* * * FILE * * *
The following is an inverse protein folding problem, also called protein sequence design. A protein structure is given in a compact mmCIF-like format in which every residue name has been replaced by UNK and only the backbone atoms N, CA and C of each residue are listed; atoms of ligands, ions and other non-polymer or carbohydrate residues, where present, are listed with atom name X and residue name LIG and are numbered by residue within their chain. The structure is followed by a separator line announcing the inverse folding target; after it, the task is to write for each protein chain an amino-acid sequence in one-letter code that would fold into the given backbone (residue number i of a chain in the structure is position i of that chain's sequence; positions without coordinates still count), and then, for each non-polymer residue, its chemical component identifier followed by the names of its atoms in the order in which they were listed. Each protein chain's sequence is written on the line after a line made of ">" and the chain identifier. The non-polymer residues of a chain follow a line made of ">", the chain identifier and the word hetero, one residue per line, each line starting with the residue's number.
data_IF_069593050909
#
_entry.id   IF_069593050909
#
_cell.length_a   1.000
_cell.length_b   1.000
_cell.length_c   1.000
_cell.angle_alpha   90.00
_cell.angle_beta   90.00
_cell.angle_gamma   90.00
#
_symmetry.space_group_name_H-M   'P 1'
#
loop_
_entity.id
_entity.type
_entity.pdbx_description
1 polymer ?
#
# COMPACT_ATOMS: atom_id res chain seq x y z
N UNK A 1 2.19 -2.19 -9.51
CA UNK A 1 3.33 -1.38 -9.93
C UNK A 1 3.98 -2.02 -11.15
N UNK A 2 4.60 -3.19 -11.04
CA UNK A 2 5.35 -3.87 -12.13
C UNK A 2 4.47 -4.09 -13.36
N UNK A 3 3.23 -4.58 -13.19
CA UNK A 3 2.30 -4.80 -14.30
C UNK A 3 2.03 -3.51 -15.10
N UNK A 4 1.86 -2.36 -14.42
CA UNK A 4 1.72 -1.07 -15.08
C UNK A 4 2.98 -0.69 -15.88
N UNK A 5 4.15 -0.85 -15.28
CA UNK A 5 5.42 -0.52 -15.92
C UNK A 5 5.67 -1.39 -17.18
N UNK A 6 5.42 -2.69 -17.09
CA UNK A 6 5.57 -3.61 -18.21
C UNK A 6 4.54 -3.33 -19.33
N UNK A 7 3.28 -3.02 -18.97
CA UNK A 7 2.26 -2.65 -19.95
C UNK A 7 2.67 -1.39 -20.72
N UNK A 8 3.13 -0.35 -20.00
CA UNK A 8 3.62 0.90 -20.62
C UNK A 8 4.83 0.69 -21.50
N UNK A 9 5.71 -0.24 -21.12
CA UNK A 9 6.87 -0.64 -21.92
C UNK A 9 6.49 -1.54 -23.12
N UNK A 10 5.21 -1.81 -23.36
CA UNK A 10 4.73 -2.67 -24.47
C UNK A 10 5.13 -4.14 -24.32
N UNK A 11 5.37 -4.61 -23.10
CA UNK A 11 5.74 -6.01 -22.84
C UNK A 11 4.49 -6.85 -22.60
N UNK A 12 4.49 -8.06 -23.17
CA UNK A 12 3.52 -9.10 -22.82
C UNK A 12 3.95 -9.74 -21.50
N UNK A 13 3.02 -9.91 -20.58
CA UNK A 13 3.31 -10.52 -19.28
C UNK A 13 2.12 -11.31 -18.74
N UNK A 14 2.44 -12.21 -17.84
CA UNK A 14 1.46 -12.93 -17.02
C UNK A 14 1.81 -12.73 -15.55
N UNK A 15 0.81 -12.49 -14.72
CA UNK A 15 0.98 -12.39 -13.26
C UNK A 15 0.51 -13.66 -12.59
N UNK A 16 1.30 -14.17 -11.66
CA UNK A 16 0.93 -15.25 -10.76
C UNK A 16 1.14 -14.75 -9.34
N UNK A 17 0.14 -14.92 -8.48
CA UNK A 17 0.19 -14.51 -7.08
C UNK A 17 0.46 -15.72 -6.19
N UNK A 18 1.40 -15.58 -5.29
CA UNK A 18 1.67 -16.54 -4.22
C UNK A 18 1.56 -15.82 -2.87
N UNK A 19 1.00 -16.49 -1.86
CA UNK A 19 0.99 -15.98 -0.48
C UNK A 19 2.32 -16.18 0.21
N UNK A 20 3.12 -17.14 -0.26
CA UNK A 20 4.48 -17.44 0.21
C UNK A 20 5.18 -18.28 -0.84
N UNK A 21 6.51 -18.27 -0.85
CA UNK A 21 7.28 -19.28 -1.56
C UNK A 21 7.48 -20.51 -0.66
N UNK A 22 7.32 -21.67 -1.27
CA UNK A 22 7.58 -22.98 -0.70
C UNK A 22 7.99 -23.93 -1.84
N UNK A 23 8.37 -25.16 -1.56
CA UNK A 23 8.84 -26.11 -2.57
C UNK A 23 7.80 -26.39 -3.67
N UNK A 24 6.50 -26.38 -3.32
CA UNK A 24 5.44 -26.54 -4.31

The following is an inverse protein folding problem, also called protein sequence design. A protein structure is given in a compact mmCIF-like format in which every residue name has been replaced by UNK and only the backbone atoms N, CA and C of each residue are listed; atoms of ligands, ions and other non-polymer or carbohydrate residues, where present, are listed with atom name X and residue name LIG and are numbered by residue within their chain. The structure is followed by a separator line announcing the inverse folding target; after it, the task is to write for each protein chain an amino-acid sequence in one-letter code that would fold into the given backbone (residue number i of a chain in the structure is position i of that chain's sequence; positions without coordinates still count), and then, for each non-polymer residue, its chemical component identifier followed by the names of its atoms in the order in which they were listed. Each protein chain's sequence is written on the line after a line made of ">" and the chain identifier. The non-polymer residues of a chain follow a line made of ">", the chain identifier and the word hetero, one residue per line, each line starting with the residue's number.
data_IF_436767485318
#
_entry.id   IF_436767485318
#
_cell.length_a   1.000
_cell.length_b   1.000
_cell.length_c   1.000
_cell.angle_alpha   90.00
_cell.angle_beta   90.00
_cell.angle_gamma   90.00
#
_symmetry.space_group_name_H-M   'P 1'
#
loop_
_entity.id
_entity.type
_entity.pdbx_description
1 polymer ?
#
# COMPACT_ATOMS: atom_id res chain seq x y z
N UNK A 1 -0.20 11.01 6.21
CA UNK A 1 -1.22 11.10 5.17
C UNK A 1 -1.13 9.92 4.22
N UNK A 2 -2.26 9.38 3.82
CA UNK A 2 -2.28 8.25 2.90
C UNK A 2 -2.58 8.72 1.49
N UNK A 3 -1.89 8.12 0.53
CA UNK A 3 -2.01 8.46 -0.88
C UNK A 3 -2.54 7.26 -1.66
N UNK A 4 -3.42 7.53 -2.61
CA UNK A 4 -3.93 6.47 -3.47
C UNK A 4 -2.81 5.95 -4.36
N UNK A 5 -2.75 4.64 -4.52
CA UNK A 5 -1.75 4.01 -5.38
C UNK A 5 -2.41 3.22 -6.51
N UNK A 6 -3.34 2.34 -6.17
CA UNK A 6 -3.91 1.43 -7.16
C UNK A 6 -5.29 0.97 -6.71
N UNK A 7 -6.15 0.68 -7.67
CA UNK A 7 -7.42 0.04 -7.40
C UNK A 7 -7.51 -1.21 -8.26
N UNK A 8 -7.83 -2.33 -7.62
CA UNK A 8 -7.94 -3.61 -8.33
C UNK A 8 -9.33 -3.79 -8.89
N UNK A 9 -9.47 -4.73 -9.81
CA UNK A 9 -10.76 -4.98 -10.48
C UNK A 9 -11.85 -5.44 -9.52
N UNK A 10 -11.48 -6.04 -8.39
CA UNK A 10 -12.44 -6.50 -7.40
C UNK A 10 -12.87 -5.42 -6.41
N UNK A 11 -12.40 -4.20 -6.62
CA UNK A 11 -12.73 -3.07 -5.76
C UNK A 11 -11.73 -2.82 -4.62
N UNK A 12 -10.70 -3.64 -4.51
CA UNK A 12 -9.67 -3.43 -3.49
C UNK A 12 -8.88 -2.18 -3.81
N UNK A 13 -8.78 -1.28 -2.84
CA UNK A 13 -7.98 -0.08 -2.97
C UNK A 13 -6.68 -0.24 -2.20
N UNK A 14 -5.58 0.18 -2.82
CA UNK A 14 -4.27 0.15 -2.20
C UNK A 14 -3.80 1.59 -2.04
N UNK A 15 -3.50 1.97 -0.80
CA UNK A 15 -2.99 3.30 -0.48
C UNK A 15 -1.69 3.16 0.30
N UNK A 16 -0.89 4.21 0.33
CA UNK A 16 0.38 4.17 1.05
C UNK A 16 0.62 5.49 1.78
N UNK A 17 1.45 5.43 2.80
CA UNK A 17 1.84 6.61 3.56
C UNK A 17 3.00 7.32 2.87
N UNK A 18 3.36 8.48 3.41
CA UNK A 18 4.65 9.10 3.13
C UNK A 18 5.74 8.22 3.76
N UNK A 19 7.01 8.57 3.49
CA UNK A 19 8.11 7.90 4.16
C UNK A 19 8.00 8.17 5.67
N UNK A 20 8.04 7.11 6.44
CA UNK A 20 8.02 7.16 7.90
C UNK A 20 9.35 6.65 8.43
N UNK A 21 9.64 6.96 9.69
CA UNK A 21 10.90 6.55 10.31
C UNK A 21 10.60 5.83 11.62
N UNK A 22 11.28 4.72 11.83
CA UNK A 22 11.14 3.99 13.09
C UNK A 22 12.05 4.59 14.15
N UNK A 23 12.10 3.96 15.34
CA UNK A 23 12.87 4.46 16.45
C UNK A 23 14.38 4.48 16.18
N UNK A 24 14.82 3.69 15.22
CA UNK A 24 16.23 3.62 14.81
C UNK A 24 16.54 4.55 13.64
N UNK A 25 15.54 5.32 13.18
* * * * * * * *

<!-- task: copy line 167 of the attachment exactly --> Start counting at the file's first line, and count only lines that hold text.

C UNK A 18 5.74 8.22 3.76